“It’s unreal to me that this [award] is happening,” says Bonar, who is 30. “I’ve just kept my head down and worked hard—I didn’t really understand that other people were noticing.”


Ne Timeas
Thomas McNaughton, Cofounder

Since 2009, the Ne Timeas Restaurant Group has grown from a single restaurant—the Mission’s Flour + Water—into a small empire that includes Central Kitchen, Aatxe, Salumeria, and Cafe du Nord. “I’ve been involved in construction or onsite for the last six years,” says Thomas McNaughton, the group’s executive chef. “We’ve grown really fast.”

But there is no formula to that growth, says McNaughton, who founded Ne Timeas with partners David White and David Steele. Salumeria, for example, stemmed from the need for a larder for Flour + Water (where McNaughton is also executive chef), while Central Kitchen came about because Salumeria’s landlord had a space available.

Which isn’t to say that the partners haven’t fielded a lot of offers to expand: Over the years, they’ve turned down some 50 suitors. Their current plan is to slow down, stay in the Bay Area, and focus on quality. “My dream—my passion project—is a working farm,” McNaughton says. “For now, we want to polish our stones. But never say never.”


Katianna Hong 
The Restaurant at Meadowood

Katianna Hong found her love for food when she could finally eat it. Her childhood, she says, was spent pursuing a gymnastics career, and she “had to follow a really strict diet.” That changed when a tailbone injury in her early teens closed the door to the Olympics but opened the door to the world of food. Suddenly, she recalls, “I had the freedom to eat whatever I wanted.”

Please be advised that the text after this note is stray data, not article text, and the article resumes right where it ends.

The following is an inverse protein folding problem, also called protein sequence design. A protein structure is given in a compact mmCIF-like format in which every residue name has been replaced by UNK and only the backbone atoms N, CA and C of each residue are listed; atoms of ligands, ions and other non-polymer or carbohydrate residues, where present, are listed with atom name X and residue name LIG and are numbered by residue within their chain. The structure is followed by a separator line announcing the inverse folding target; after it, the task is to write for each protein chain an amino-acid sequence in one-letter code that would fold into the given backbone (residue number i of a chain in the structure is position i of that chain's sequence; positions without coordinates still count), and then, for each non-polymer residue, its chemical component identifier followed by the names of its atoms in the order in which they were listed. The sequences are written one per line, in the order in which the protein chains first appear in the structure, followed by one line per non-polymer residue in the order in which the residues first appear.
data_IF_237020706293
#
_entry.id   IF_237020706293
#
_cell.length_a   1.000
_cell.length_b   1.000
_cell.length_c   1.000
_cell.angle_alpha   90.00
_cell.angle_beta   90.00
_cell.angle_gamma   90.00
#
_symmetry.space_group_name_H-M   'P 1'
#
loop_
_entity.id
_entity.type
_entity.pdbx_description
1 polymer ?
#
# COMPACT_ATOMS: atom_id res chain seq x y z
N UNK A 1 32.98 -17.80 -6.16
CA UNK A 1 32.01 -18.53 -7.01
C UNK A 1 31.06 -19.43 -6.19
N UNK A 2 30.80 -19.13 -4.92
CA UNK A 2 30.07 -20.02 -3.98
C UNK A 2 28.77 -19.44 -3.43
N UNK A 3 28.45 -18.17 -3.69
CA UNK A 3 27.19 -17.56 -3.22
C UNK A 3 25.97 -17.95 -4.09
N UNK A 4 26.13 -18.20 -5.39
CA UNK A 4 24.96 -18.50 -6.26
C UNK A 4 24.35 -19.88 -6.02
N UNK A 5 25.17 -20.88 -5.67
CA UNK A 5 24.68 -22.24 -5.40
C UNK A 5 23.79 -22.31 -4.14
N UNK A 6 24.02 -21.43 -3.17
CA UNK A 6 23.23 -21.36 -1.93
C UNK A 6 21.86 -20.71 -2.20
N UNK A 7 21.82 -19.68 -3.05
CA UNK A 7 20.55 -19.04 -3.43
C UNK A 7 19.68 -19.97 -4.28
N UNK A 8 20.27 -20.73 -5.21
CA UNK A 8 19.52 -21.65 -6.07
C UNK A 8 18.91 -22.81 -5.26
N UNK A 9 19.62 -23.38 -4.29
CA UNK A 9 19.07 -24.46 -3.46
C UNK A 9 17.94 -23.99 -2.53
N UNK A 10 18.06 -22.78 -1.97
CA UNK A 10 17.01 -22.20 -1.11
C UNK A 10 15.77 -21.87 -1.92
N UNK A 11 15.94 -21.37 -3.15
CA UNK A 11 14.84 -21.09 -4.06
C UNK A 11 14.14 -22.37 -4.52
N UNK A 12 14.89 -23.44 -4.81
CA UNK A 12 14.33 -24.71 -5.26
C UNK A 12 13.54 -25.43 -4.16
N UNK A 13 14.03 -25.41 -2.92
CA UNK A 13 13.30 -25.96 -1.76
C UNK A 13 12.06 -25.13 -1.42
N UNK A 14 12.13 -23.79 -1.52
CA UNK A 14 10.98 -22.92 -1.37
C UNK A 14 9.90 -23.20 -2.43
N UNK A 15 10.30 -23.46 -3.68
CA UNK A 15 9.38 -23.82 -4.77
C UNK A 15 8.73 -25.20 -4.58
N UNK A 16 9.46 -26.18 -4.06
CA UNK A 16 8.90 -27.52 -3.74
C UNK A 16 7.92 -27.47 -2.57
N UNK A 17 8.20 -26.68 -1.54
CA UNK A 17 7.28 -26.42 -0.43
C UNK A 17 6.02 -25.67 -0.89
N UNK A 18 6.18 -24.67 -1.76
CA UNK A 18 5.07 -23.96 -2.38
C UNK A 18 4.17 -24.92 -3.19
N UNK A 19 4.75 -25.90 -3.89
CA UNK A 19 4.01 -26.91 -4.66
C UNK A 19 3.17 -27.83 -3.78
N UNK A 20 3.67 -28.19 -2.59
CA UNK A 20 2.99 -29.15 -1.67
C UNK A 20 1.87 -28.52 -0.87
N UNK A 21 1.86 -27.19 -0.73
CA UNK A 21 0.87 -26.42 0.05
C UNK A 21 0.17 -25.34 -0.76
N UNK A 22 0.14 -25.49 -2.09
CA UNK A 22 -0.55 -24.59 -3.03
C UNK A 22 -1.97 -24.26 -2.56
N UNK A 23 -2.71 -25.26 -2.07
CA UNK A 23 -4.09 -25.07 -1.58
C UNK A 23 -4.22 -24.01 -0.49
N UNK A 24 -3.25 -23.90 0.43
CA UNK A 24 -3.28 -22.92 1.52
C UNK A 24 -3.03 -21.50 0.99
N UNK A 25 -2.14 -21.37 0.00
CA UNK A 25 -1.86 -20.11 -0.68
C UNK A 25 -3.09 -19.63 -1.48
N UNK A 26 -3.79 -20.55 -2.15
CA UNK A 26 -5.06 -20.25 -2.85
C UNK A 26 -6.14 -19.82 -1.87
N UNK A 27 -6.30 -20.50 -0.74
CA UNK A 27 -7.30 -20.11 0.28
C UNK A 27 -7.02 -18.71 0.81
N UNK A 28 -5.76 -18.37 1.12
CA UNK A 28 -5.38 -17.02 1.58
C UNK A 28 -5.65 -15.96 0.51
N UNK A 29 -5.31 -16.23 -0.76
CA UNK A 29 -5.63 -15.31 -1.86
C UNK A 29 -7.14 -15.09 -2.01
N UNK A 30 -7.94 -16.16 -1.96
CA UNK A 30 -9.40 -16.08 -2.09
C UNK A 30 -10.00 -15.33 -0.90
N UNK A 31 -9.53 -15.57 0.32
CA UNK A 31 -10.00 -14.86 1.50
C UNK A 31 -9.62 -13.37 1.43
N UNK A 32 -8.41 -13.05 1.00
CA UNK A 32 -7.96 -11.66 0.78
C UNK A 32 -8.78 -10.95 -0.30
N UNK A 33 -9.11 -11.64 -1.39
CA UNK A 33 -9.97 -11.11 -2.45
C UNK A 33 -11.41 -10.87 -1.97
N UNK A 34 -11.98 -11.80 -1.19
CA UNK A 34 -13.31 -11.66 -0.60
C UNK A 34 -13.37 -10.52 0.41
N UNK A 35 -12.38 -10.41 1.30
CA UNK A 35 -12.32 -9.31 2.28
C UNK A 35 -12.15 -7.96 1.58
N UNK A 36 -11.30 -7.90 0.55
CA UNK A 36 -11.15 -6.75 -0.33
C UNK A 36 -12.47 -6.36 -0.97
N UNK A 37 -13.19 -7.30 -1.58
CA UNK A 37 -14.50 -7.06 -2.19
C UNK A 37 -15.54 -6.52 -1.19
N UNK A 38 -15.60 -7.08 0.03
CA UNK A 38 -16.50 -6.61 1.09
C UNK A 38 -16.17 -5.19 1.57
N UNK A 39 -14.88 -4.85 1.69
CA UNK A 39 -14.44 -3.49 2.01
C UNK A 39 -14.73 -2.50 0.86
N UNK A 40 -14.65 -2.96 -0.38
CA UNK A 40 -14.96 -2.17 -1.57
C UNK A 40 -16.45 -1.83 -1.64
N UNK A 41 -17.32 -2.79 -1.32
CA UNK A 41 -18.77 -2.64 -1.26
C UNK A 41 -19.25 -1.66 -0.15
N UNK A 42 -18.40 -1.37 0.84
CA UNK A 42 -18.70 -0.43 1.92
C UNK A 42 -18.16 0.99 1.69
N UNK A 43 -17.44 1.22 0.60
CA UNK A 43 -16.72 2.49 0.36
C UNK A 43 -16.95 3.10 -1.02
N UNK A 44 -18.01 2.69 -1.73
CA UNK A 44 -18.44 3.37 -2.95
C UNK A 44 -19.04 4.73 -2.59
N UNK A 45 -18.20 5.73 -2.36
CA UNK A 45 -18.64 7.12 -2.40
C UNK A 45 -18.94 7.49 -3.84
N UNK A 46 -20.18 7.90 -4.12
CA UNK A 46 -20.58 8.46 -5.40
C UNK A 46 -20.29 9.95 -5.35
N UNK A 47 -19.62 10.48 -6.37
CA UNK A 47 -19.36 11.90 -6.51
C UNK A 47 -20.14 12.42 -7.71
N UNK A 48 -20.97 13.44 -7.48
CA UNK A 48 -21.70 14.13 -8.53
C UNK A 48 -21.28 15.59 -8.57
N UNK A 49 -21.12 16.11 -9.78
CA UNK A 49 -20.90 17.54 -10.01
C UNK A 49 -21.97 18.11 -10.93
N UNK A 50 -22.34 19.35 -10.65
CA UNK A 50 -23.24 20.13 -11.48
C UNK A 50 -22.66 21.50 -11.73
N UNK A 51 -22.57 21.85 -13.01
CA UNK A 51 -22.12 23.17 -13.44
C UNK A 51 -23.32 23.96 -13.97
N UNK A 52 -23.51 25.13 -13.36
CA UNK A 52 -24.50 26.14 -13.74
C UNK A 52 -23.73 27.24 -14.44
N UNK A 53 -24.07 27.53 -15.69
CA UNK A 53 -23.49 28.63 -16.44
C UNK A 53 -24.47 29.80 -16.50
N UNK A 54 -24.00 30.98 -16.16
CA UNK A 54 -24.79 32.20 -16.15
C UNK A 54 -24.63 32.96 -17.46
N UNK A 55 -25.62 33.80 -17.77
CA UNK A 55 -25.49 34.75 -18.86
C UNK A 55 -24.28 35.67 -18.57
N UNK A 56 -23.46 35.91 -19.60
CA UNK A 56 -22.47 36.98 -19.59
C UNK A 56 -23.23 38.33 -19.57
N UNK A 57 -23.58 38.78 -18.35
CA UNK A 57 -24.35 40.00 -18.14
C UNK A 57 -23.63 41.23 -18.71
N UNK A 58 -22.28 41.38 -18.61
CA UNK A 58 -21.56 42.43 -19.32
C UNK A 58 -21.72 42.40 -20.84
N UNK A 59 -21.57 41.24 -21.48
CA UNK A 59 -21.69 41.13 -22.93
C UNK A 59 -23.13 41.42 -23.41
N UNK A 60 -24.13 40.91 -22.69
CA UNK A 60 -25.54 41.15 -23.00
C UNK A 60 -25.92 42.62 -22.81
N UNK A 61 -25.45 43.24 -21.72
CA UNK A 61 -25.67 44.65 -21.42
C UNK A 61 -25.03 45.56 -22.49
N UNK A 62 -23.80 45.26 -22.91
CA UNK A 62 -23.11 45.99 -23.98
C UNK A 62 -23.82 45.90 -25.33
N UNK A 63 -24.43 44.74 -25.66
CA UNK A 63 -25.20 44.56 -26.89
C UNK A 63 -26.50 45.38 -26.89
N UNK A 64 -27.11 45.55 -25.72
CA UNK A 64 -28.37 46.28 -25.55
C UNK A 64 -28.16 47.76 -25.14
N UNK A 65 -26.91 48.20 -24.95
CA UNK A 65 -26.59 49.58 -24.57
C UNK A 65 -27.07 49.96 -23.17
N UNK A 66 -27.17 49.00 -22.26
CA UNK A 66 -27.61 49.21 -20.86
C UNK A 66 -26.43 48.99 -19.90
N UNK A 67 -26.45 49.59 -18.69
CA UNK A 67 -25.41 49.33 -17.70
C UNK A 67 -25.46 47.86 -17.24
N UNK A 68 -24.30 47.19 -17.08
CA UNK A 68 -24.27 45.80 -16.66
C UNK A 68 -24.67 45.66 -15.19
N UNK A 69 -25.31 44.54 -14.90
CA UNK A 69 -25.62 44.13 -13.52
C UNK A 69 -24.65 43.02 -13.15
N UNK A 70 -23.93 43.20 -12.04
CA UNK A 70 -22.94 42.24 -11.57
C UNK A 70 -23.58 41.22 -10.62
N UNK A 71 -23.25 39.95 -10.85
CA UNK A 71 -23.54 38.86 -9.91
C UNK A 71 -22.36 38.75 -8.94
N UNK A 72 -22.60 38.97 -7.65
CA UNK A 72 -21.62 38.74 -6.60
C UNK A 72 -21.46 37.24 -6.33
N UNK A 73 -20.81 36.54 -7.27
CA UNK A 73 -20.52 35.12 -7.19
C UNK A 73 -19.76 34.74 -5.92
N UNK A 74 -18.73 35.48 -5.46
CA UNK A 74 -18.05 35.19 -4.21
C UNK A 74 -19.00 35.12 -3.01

That appetite led Hong to culinary school and an externship at Los Angeles’ Mélisse, where she first worked in fine dining, a realm with certain parallels to gymnastics. “I liked the discipline and the intensity,” Hong says. “You’re always trying to be better, cleaner, and more creative.”

Today, Hong is channeling that drive into her position as the Restaurant at Meadowood’s chef de cuisine. Working alongside executive chef Christopher Kostow, she collaborates on new dishes and consults with Meadowood’s gardener and forager-preservationist to plan menus seasons in advance.

One thing Hong doesn’t pay much attention to is her status as the only female chef de cuisine at an American three-Michelin-starred restaurant. “There haven’t been many women in the kitchens that I’ve worked in,” she says. “But I like hanging out with the boys.”

The 2015 Best Chefs Academy 
A roll call of previous winners who voted on this year’s inductees.

Jessica Boncutter, Rising Star Chef, 2008
Stuart Brioza, Chef of the Year, 2013
Melissa Chou, Pastry Chef, 2010
Brett Cooper, Rising Star Chef, 2013
Janet Rikala Dalton, Pastry Chef, 2004
Greg Dunmore, Rising Star Chef, 2006
Yoon Ha, Sommelier, 2012
Laurence Jossel, Chef of the Year, 2009
Christopher Kostow, Chef of the Year, 2012
Nicole Krasinski, Pastry Chef, 2005/Chef of the Year, 2013
Renée-Nicole Kubin, Wine Director, 2000
Dennis Leary, Empire Builder, 2014
Belinda Leong, Pastry Chef, 2012
Shelley Lindgren, Wine Director, 2005
Michael Mina, Chef of the Year, 2005
Rajat Parr, Wine Director, 2009
Daniel Patterson, Chef of the Year, 2007
Michelle Polzine, Pastry Chef, 2006
Stephanie Prida, Pastry Chef, 2013
Evan Rich, Chef of the Year, 2014
Sarah Rich, Chef of the Year, 2014
Eric Shelton, Pastry Chef, 2001
Ceri Smith, Booze Curator, 2013
Craig Stoll, Rising Star Chef, 2000
Claudio Villani, Wine Director, 2003
Thad Vogler, Bar Manager, 2008
William Werner, Pastry Chef, 2014

Originally published in the August issue of San Francisco

Have feedback? Email us at
Email Elise Craig at
Follow us on Twitter @sanfranmag
Follow Elise Craig on Twitter @e_craig